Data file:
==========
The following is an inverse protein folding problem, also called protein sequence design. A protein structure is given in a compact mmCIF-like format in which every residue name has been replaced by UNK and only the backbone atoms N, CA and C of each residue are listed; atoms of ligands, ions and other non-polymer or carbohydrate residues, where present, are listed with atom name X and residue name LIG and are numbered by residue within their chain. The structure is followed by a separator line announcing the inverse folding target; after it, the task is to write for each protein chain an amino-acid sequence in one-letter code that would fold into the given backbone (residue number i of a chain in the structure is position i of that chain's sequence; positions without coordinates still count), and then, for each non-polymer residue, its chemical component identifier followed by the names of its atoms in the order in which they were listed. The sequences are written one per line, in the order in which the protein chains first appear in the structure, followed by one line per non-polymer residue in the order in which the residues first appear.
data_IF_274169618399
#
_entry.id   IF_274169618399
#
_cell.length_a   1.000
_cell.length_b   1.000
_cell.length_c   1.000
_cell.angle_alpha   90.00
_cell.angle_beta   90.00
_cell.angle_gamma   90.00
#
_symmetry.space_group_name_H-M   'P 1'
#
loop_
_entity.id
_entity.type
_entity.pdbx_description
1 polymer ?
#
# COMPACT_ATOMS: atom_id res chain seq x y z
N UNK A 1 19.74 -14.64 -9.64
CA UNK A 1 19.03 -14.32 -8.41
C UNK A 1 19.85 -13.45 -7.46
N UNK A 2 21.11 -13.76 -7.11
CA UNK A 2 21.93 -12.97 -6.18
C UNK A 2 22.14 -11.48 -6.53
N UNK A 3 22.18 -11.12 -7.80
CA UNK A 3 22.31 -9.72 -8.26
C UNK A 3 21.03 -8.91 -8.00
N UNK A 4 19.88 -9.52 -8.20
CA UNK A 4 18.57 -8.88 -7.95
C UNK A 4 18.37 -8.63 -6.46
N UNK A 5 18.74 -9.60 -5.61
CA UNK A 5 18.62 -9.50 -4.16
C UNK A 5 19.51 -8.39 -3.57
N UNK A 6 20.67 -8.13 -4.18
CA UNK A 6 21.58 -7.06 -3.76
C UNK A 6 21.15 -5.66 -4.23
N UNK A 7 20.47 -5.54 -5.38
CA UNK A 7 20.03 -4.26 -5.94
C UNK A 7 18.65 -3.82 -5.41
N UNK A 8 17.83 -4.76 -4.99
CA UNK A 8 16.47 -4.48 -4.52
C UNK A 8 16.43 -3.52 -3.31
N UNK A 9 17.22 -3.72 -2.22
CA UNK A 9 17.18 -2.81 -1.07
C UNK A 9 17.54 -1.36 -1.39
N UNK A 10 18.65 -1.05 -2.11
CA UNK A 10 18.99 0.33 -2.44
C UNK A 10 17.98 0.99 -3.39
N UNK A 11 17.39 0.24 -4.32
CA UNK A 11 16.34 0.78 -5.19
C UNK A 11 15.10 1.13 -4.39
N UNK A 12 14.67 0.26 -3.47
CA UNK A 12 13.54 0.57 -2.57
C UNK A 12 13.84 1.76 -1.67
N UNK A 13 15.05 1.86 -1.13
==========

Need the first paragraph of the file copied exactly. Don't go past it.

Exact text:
The following is an inverse protein folding problem, also called protein sequence design. A protein structure is given in a compact mmCIF-like format in which every residue name has been replaced by UNK and only the backbone atoms N, CA and C of each residue are listed; atoms of ligands, ions and other non-polymer or carbohydrate residues, where present, are listed with atom name X and residue name LIG and are numbered by residue within their chain. The structure is followed by a separator line announcing the inverse folding target; after it, the task is to write for each protein chain an amino-acid sequence in one-letter code that would fold into the given backbone (residue number i of a chain in the structure is position i of that chain's sequence; positions without coordinates still count), and then, for each non-polymer residue, its chemical component identifier followed by the names of its atoms in the order in which they were listed. The sequences are written one per line, in the order in which the protein chains first appear in the structure, followed by one line per non-polymer residue in the order in which the residues first appear.